Describing sleep and sedation practices in the ICU: a multinational survey

    Research output: Contribution to conferencePoster

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    • Jose Hofhuis
    • Louise Rose
    • Bronagh Blackwood
    • Eva Ackerman
    • Jennifer McGaughey
    • Ingrid Egerod
    • Mariann Fossum
    • Helen Foss
    • Evanthia Georgiou
    • Heidi Jeannet Graff
    • Maria Kalaffati
    • Richardo Sperlinga
    • Andreas Schaefer
    • Aleksandra Gutysz Wojnicka
    • Peter Spronk

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    Introduction Sleep disturbances are common in critically ill patients treated in the intensive care unit (ICU) with the potential for serious consequences and long-term effects on health outcomes and patient morbidity.
    Objectives Our aim was to describe sleep management and sedation practices of adult ICUs in ten countries and to evaluate roles and responsibilities of the ICU staff in relation to key sleep and sedation decisions.
    Methods A multicenter, self-administered survey sent to nurse managers of adult ICUs across 10 countries. The questionnaire comprised four domains: sleep characteristics of the critically ill; sleep and sedation practices; non-pharmacological and pharmacological interventions used to improve sleep; and the autonomy and influence of nurses on sleeping practices in the ICU.
    Results Overall response rate was 66% (range 32% UK to 100% Cyprus), providing data from 522 ICUs. In all countries, the most frequent patient characteristic perceived to identify sleep was lying quietly with closed eyes (N=409, 78%) (range 92% Denmark to 36% Italy). The most commonly used sedation scale was the Richmond Agitation-Sedation Score (RASS) (N=220, 42%) (range 81% UK to 0% Denmark, Cyprus where most ICUs used the Ramsay score). In most ICUs, selection of sleep medication (N=265, 51%) and assessment of effect (N=309, 59%) was performed by physicians and nurses based on collaborative discussion. In a minority of ICUs (N=161, 31%), decisions and assessments were made by physicians alone. The most commonly used (in all countries) non-pharmacological intervention to promote sleep was reducing ICU staff noise (N=473, 91%) (range 100% Denmark, Norway to 78% Canada). Only 95 ICUs (18%) used earplugs on a frequent basis (range 0% Greece, Cyprus, Denmark to 57% Sweden). Propofol was the drug used most commonly for sedation (N=359, 69%) (range 96% Sweden to 29% Canada). Chloral hydrate was used by only 63 (12%) ICUs (range 0% Greece, Cyprus, Denmark, Italy to 56% Germany). Sedation scales were used on a routine basis by 77% of the 522 ICUs. Participants scored nursing autonomy for sleep and sedation management as moderate; median score of 5 (scale of 0 to 10), range 7 (Canada, Greece, Sweden) to 4 (Norway, Poland). Nursing influence on sleep and sedation decisions was perceived considerable; median score 8, range 9 (Denmark) to 5 (Poland).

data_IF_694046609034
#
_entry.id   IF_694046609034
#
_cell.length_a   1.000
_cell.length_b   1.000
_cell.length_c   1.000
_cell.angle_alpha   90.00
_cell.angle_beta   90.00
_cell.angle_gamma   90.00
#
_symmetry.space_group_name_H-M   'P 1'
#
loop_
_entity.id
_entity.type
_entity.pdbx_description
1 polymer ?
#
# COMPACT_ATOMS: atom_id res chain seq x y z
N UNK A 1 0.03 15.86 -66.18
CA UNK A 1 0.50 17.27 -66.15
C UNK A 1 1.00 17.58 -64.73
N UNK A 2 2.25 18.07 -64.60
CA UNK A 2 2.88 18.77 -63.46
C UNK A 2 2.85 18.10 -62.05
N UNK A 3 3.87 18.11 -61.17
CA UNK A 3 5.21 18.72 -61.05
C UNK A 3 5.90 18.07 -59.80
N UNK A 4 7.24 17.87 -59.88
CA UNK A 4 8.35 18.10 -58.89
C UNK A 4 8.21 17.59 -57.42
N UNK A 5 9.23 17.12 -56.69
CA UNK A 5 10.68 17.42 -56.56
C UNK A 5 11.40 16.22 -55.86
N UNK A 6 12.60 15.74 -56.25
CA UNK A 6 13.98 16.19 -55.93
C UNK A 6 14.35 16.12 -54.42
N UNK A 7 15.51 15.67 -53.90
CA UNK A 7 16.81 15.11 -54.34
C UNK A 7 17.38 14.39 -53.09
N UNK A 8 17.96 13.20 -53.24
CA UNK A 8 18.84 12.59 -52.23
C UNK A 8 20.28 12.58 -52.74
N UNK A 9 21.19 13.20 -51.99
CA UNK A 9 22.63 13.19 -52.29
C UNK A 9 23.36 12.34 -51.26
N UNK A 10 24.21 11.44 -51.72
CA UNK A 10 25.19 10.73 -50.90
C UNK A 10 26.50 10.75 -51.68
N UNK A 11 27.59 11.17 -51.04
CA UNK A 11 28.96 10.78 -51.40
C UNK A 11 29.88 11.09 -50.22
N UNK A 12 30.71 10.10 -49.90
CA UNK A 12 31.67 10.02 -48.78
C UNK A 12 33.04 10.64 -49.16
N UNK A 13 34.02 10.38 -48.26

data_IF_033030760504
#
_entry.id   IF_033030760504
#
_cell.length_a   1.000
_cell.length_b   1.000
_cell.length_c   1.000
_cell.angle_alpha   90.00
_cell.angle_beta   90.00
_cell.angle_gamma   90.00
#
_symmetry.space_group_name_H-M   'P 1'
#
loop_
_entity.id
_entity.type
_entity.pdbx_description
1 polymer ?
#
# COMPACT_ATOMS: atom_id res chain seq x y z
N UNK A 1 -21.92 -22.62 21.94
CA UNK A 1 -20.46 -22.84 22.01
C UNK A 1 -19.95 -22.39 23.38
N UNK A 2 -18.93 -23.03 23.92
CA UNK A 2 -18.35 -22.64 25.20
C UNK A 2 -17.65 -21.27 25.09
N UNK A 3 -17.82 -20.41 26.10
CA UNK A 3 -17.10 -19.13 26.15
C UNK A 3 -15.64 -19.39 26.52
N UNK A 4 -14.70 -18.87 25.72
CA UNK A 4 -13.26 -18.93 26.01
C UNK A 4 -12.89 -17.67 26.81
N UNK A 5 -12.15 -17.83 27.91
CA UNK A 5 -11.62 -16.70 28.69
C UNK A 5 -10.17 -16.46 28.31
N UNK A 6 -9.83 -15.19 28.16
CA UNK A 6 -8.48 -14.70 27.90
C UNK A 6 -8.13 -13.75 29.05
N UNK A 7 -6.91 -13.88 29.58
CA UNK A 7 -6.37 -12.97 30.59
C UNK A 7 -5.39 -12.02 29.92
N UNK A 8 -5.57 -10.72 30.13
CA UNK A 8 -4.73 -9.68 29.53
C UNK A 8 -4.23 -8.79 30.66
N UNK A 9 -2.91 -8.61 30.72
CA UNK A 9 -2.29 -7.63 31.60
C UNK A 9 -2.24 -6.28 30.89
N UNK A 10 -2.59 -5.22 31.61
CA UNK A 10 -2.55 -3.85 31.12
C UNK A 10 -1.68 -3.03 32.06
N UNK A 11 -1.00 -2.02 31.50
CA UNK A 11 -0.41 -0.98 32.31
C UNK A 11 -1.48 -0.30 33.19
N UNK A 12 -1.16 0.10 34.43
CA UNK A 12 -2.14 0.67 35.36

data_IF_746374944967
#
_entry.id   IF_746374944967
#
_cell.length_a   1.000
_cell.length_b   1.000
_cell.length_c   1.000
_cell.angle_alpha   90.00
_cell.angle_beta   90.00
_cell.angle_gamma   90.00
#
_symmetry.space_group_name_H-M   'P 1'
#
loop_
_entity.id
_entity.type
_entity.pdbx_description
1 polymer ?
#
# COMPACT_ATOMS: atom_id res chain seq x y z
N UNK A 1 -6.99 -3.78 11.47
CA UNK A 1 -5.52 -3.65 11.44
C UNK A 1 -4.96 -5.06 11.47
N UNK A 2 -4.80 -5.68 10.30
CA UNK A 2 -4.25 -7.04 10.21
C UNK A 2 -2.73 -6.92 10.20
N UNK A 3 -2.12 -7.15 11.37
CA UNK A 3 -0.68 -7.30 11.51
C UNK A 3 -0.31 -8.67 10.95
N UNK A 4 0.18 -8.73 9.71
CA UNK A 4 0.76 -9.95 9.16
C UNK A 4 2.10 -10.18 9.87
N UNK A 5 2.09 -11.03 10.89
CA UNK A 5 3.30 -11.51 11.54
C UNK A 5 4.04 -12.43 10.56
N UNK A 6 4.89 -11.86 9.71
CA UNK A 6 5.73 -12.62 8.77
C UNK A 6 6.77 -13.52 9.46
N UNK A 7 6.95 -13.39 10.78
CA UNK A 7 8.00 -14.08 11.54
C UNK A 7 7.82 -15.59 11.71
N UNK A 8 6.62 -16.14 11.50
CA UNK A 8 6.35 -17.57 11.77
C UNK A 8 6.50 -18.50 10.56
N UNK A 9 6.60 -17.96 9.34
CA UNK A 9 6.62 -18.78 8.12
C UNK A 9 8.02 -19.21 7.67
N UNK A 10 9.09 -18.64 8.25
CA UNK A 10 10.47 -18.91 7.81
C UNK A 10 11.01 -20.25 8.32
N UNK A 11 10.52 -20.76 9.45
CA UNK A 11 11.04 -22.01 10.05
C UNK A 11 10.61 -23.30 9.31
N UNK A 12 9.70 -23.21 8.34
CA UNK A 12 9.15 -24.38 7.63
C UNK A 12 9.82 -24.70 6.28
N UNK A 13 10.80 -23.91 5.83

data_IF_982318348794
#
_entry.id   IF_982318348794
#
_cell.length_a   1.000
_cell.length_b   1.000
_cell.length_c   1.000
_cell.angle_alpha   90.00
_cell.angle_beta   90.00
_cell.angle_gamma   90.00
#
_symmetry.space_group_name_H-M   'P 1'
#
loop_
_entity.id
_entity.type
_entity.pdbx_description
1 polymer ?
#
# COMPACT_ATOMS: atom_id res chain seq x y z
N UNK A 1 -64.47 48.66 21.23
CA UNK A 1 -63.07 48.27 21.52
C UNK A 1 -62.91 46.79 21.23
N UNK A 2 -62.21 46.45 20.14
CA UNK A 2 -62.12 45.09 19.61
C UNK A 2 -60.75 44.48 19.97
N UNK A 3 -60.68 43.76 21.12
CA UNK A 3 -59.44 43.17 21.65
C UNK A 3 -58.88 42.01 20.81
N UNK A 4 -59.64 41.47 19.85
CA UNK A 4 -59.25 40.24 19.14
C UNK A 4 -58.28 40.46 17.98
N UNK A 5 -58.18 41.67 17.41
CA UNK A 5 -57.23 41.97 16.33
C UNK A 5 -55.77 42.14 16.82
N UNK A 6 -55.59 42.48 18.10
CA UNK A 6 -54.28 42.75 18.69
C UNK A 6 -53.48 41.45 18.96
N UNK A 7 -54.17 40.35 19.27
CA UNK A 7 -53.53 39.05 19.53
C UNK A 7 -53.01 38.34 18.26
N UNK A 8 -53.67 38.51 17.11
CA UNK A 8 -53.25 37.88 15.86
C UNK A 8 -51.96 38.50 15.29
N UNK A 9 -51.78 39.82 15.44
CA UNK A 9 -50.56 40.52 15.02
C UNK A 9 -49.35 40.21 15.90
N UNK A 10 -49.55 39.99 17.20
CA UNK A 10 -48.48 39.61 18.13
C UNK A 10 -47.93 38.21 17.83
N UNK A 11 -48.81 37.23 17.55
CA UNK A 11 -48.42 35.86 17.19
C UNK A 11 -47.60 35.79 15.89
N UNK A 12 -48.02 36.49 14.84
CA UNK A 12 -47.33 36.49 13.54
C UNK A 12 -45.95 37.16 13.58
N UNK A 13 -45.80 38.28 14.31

Conclusions We found considerable across country variation in sleep promotion and sedation management practices though most have adopted a sedation scale as recommended in professional society guidelines. Most ICUs in all countries used a range of pharmacological and non-pharmacological interventions to promote sleep. Most units reported inter-professional decision-making with nurses perceived to have substantial influence on sleep/sedation decisions.


    Original languageEnglish
    Publication statusAccepted - 03 Oct 2016
    EventESICM 29th Annual Congress - Milan, Italy
    Duration: 01 Oct 201605 Oct 2016

    Conference

    ConferenceESICM 29th Annual Congress
    CountryItaly
    CityMilan
    Period01/10/201605/10/2016

    ID: 65019185